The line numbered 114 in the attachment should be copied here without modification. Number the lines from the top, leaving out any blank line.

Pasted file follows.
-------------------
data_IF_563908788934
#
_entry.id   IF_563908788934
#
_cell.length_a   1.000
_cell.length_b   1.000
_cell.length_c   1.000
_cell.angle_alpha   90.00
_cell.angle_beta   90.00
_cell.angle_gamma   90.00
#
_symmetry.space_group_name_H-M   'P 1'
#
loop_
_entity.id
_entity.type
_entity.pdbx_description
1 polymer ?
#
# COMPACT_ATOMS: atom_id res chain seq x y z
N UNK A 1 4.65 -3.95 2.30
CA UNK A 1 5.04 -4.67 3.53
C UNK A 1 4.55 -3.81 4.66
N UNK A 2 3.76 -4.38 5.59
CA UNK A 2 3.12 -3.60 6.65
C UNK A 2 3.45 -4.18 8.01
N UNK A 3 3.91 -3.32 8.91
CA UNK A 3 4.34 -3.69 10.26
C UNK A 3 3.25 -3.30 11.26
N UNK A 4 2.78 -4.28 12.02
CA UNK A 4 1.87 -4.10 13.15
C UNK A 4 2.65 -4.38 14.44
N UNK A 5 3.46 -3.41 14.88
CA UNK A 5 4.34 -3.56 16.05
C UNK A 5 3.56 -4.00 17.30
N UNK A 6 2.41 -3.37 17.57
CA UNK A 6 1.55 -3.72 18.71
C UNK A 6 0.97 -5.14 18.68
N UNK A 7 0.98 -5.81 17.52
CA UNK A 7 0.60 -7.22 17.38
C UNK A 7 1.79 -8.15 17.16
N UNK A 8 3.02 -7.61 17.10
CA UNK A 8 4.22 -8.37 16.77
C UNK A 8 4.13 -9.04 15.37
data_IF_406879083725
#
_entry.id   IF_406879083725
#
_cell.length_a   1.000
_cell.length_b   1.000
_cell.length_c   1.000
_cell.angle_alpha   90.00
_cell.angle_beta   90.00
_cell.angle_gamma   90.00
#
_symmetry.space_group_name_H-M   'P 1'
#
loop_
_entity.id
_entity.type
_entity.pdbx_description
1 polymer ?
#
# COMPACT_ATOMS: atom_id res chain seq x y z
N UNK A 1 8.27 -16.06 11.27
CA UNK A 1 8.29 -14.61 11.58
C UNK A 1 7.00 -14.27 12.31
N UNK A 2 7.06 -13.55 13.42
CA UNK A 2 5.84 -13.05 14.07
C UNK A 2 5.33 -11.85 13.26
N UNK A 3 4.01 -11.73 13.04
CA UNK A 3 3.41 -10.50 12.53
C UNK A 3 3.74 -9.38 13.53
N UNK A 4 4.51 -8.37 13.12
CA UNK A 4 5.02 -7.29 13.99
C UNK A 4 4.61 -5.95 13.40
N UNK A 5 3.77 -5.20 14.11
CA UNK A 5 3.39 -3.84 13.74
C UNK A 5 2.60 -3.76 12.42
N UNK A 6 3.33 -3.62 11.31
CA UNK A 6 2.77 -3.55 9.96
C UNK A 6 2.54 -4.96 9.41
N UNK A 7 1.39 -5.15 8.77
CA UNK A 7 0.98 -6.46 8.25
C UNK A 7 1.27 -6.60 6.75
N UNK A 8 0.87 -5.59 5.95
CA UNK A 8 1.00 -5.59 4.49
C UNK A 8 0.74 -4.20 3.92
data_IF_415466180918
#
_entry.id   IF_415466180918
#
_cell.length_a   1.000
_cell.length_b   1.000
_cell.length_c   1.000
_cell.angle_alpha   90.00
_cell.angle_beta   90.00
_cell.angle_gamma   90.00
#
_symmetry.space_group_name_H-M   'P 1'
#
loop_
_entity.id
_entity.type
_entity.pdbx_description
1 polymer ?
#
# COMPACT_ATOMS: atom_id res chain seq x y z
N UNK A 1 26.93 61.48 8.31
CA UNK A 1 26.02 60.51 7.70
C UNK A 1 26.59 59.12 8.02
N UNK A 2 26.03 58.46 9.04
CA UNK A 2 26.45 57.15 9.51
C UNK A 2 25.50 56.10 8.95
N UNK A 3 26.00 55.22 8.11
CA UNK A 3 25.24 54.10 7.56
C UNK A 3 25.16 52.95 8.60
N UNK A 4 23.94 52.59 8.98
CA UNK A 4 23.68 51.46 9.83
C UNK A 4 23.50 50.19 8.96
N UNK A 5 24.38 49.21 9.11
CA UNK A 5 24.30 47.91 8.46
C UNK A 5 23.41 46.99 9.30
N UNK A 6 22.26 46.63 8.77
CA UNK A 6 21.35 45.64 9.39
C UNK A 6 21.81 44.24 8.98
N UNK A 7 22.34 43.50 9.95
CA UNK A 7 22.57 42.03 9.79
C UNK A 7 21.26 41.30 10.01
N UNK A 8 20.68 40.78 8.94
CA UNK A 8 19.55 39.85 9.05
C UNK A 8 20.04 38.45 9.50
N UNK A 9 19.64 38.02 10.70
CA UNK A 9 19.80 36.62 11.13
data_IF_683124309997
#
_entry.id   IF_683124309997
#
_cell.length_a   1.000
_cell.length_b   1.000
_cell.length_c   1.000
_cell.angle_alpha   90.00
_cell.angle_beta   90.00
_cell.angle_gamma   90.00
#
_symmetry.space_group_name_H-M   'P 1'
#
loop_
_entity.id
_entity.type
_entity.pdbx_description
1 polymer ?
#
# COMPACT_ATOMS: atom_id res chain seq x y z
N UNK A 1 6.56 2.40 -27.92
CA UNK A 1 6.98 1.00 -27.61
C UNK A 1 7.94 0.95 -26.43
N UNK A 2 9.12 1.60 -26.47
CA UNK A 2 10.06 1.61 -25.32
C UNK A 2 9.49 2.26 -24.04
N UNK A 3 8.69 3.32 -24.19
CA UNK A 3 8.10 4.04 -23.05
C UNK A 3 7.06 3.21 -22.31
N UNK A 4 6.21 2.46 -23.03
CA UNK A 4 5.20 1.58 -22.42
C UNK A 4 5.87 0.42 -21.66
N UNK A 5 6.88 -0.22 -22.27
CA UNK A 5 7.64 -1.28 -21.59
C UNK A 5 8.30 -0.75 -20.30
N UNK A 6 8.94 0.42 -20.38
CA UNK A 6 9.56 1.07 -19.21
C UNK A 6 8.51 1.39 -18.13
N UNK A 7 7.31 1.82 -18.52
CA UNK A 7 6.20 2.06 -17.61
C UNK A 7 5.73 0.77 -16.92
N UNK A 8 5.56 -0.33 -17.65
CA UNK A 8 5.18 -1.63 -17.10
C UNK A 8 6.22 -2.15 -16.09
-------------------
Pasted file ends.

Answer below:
C UNK A 2 25.50 56.10 8.95